Only in the UAE: Israeli and Sudanese officials schmooze in Abu Dhabi

“At first a small group accepts the change, then more and more groups join in,” said Sudan’s justice minister.

By Lauren Marcus, World Israel News

Almost a year after the announcement that Sudan was joining the Abraham Accords, Sudan’s justice minister met with a number of top Israeli government officials in the United Arab Emirates.

On Wednesday, Israeli Minister of Regional Cooperation Esawi Frej set the Twitter world alight by posting a photo of himself alongside Nasredeen Abdulbari.

“‘Cooperation with Israel in the fields of education and culture is even more important to us than economic connections, we must get to know each other and strengthen the human ties between us,’ Sudan’s impressive justice minister, told me today in Abu Dhabi,” Frej wrote as a caption to the photo.

“We therefore agreed to work to promote joint projects in education and culture.”

Frej, who is an Israeli Arab, also posted the message in Arabic.

According to a statement from Frej’s office, Abdulbari said the Abraham Accords were a “correct and necessary step” for bringing peace to the region.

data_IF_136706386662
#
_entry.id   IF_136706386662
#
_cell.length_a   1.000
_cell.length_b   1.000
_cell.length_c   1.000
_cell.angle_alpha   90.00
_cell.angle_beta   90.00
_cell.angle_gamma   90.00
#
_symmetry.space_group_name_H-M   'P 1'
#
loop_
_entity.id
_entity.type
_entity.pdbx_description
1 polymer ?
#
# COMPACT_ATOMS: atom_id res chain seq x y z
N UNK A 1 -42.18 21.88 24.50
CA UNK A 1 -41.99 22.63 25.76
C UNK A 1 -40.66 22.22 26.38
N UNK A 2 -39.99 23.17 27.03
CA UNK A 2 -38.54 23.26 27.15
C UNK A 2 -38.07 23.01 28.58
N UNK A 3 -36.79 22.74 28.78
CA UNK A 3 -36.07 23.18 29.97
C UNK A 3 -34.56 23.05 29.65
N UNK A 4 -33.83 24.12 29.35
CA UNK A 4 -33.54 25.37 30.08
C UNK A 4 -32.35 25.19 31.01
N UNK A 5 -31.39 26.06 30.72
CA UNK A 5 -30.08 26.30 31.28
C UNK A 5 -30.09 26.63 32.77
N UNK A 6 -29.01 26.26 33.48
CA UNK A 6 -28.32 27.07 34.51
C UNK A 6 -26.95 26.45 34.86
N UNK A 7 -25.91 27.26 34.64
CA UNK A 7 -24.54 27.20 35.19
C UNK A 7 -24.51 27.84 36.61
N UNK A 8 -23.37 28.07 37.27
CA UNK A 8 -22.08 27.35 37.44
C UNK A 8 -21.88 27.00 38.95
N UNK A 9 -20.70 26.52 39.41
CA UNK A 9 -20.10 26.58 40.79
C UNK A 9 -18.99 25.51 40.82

“At first a small group accepts the change, then more and more groups join in,” Abdulbari added.

Deputy Foreign Minister Idan Roll also met with Abdulbari, posting a Twitter photo shaking hands with him.

“Continuing to be part of the driving force of the #AbrahamAccords it was a pleasure meeting today with the Minister of Justice of #Sudan @nasabdulbari. We agreed on future cooperation between the two countries under the accords,” he wrote, adding emojis of the Israeli and Sudanese flags.

“Our goal is to join hands in technological training, in order to help young people of all sides to the accords to adapt to the changes in the labor market and give them more capabilities in which they can also engage remotely, as an integral part of the high-tech industry.”

The move towards normalization with the Jewish State drew ire from some Sudanese and the Hamas terror group, which had maintained a presence in the African nation for decades.

Some speculated that the U.S. had pressured Sudan to extend the olive branch in exchange for removing it from the American blacklist of terror-supporting countries.